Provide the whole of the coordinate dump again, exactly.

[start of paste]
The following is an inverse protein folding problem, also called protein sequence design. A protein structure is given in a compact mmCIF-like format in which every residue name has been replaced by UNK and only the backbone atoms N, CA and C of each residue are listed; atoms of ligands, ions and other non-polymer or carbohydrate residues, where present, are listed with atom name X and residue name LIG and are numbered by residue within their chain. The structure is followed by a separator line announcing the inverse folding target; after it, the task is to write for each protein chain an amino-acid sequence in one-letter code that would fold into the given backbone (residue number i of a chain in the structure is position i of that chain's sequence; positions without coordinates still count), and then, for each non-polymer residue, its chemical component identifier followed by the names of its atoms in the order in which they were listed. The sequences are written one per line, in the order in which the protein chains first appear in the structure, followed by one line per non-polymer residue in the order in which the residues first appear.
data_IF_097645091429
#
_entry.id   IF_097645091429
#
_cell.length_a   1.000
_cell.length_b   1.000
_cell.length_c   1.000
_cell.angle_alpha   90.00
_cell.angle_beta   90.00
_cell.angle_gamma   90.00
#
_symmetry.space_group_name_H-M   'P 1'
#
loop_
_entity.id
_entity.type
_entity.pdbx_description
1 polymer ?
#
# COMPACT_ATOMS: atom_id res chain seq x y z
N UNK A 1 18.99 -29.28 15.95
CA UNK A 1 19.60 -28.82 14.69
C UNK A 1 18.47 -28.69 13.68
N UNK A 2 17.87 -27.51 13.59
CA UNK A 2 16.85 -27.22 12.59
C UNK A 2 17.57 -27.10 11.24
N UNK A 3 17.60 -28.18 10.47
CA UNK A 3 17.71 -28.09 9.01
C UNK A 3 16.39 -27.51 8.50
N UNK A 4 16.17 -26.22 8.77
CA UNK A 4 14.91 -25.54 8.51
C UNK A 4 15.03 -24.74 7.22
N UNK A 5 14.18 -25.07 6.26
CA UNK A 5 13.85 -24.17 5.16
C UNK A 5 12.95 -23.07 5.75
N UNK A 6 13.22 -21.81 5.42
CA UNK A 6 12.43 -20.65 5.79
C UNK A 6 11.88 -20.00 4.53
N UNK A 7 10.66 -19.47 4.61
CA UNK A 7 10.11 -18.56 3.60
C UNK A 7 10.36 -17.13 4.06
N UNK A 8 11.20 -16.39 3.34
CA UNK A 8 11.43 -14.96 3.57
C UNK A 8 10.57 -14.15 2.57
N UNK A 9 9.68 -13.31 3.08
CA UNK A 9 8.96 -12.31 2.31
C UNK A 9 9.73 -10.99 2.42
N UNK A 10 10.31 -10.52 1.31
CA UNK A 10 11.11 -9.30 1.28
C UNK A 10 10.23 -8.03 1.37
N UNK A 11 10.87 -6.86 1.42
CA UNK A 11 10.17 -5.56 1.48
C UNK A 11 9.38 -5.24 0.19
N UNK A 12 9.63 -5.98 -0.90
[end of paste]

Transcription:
The following is an inverse protein folding problem, also called protein sequence design. A protein structure is given in a compact mmCIF-like format in which every residue name has been replaced by UNK and only the backbone atoms N, CA and C of each residue are listed; atoms of ligands, ions and other non-polymer or carbohydrate residues, where present, are listed with atom name X and residue name LIG and are numbered by residue within their chain. The structure is followed by a separator line announcing the inverse folding target; after it, the task is to write for each protein chain an amino-acid sequence in one-letter code that would fold into the given backbone (residue number i of a chain in the structure is position i of that chain's sequence; positions without coordinates still count), and then, for each non-polymer residue, its chemical component identifier followed by the names of its atoms in the order in which they were listed. The sequences are written one per line, in the order in which the protein chains first appear in the structure, followed by one line per non-polymer residue in the order in which the residues first appear.
data_IF_097645091429
#
_entry.id   IF_097645091429
#
_cell.length_a   1.000
_cell.length_b   1.000
_cell.length_c   1.000
_cell.angle_alpha   90.00
_cell.angle_beta   90.00
_cell.angle_gamma   90.00
#
_symmetry.space_group_name_H-M   'P 1'
#
loop_
_entity.id
_entity.type
_entity.pdbx_description
1 polymer ?
#
# COMPACT_ATOMS: atom_id res chain seq x y z
N UNK A 1 18.99 -29.28 15.95
CA UNK A 1 19.60 -28.82 14.69
C UNK A 1 18.47 -28.69 13.68
N UNK A 2 17.87 -27.51 13.59
CA UNK A 2 16.85 -27.22 12.59
C UNK A 2 17.57 -27.10 11.24
N UNK A 3 17.60 -28.18 10.47
CA UNK A 3 17.71 -28.09 9.01
C UNK A 3 16.39 -27.51 8.50
N UNK A 4 16.17 -26.22 8.77
CA UNK A 4 14.91 -25.54 8.51
C UNK A 4 15.03 -24.74 7.22
N UNK A 5 14.18 -25.07 6.26
CA UNK A 5 13.85 -24.17 5.16
C UNK A 5 12.95 -23.07 5.75
N UNK A 6 13.22 -21.81 5.42
CA UNK A 6 12.43 -20.65 5.79
C UNK A 6 11.88 -20.00 4.53
N UNK A 7 10.66 -19.47 4.61
CA UNK A 7 10.11 -18.56 3.60
C UNK A 7 10.36 -17.13 4.06
N UNK A 8 11.20 -16.39 3.34
CA UNK A 8 11.43 -14.96 3.57
C UNK A 8 10.57 -14.15 2.57
N UNK A 9 9.68 -13.31 3.08
CA UNK A 9 8.96 -12.31 2.31
C UNK A 9 9.73 -10.99 2.42
N UNK A 10 10.31 -10.52 1.31
CA UNK A 10 11.11 -9.30 1.28
C UNK A 10 10.23 -8.03 1.37
N UNK A 11 10.87 -6.86 1.42
CA UNK A 11 10.17 -5.56 1.48
C UNK A 11 9.38 -5.24 0.19
N UNK A 12 9.63 -5.98 -0.90